Article 8 – justification
Contrast the position under article 1 of Protocol 1 with the justification required for an interference with article 8 rights. Article 8(2) permits such interference only if this is “necessary in a democratic society” which clearly does constitute a test of strict necessity. A convenient, but by no means novel, statement of the position is to be found in Chassagnou v France (1999) 29 EHRR 615 at para 112:
The Court reiterates that in assessing the necessity of a given measure a number of principles must be observed. The term ‘necessary’ does not have the flexibility of such expressions as ‘useful’ or ‘desirable.’ In addition, pluralism, tolerance and broadmindedness are hallmarks of a ‘democratic society.’ Although individual interests must on occasion be subordinated to those of a group, democracy does not simply mean that the views of a majority must always prevail: a balance must be achieved which ensures the fair and proper treatment of minorities and avoids any abuse of a dominant position. Lastly, any restriction imposed on a Convention right must be proportionate to the legitimate aim pursued.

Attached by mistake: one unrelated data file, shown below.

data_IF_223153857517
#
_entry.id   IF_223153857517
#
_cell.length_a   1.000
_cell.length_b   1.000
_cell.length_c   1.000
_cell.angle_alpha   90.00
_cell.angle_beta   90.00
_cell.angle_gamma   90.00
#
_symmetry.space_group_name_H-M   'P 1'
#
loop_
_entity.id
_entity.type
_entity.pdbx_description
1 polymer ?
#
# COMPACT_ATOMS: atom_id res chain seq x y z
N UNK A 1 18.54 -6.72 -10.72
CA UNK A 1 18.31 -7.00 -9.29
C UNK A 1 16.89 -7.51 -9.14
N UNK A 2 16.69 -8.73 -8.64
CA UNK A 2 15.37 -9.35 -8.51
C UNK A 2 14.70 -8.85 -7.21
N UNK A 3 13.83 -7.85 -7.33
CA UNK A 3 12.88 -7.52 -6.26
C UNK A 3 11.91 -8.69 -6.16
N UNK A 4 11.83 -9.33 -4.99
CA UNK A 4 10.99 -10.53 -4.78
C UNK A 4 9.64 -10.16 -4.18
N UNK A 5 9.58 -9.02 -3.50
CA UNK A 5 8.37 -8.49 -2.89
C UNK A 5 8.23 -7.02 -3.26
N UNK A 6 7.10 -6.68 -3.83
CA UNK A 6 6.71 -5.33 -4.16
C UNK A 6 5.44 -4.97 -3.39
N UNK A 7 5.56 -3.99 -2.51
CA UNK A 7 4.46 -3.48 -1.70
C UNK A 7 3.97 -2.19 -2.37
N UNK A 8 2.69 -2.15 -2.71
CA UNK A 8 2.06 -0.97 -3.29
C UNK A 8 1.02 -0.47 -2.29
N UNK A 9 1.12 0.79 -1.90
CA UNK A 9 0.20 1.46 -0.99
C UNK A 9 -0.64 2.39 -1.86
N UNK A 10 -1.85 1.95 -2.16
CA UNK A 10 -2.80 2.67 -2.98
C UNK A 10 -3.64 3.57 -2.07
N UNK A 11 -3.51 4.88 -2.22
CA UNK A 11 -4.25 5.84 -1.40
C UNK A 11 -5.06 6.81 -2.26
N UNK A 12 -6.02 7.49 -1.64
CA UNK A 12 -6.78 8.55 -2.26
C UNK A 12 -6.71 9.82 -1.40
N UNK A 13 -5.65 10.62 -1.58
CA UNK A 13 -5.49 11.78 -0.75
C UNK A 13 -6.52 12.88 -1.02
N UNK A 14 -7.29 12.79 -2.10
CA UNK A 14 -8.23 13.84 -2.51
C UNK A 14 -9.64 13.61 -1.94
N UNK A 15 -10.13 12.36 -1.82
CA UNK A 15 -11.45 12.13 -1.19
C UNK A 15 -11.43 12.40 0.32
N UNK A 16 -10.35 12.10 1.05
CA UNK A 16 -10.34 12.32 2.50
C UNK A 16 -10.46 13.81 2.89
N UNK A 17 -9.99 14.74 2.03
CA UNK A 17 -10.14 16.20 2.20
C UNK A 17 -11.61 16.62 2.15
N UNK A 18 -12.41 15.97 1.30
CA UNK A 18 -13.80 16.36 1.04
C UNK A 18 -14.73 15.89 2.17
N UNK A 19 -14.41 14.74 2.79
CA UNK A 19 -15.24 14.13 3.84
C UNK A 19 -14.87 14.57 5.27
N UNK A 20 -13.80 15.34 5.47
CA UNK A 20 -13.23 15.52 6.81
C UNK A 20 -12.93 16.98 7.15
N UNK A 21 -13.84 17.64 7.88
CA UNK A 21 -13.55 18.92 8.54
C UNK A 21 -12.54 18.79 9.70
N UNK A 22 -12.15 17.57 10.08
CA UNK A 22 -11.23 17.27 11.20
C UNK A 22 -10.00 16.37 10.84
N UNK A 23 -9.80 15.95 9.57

I readily accept, as Lord Bingham suggests at para 45 of his opinion, that a degree of respect should be accorded to the decision of a majority of the country’s democratically elected representatives reached after intense debate. I am unpersuaded, however, that this is “pre-eminently” a case for such respect and I confess to some difficulty with my Lord’s suggestion that:
The democratic process is liable to be subverted if, on a question of moral and political judgment, opponents of the Act achieve through the courts what they could not achieve in Parliament.
The democratic process is a necessary but not a sufficient condition for the protection and vindication of human rights. Sometimes the majority misuses its powers. Not least this may occur when what are perceived as moral issues are involved. Take the Irish legislation criminalising homosexuality considered in Norris v Ireland (1988) 13 EHRR 186. True, it had been enacted as long ago as 1885 and was no longer enforced. But the Irish government was asserting in 1989 that it continued to serve a legitimate aim, the protection of morals. Whilst acknowledging that national authorities enjoy a wide margin of appreciation in matters of morals, the ECtHR pointed out that this is not unlimited and in the event held that there was no pressing social need for the legislation (para 46):